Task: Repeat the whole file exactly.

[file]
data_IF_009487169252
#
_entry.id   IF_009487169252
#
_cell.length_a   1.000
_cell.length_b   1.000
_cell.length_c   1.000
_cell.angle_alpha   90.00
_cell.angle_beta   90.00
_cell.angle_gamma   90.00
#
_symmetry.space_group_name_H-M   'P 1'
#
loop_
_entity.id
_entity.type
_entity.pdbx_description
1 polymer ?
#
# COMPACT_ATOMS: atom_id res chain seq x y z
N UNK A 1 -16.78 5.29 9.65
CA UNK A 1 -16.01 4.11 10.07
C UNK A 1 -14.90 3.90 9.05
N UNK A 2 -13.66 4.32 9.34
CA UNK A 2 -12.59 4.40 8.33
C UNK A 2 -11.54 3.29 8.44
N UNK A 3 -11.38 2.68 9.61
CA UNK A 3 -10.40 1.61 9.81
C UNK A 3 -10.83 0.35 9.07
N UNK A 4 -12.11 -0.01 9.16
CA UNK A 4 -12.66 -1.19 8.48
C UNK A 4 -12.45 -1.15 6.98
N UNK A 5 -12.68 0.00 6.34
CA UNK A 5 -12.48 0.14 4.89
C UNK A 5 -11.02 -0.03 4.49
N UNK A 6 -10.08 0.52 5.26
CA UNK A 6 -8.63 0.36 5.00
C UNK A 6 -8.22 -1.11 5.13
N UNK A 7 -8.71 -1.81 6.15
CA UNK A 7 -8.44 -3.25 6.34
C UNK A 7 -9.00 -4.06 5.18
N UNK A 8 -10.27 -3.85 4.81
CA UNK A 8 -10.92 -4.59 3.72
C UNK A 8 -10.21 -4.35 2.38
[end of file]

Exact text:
data_IF_009487169252
#
_entry.id   IF_009487169252
#
_cell.length_a   1.000
_cell.length_b   1.000
_cell.length_c   1.000
_cell.angle_alpha   90.00
_cell.angle_beta   90.00
_cell.angle_gamma   90.00
#
_symmetry.space_group_name_H-M   'P 1'
#
loop_
_entity.id
_entity.type
_entity.pdbx_description
1 polymer ?
#
# COMPACT_ATOMS: atom_id res chain seq x y z
N UNK A 1 -16.78 5.29 9.65
CA UNK A 1 -16.01 4.11 10.07
C UNK A 1 -14.90 3.90 9.05
N UNK A 2 -13.66 4.32 9.34
CA UNK A 2 -12.59 4.40 8.33
C UNK A 2 -11.54 3.29 8.44
N UNK A 3 -11.38 2.68 9.61
CA UNK A 3 -10.40 1.61 9.81
C UNK A 3 -10.83 0.35 9.07
N UNK A 4 -12.11 -0.01 9.16
CA UNK A 4 -12.66 -1.19 8.48
C UNK A 4 -12.45 -1.15 6.98
N UNK A 5 -12.68 0.00 6.34
CA UNK A 5 -12.48 0.14 4.89
C UNK A 5 -11.02 -0.03 4.49
N UNK A 6 -10.08 0.52 5.26
CA UNK A 6 -8.63 0.36 5.00
C UNK A 6 -8.22 -1.11 5.13
N UNK A 7 -8.71 -1.81 6.15
CA UNK A 7 -8.44 -3.25 6.34
C UNK A 7 -9.00 -4.06 5.18
N UNK A 8 -10.27 -3.85 4.81
CA UNK A 8 -10.92 -4.59 3.72
C UNK A 8 -10.21 -4.35 2.38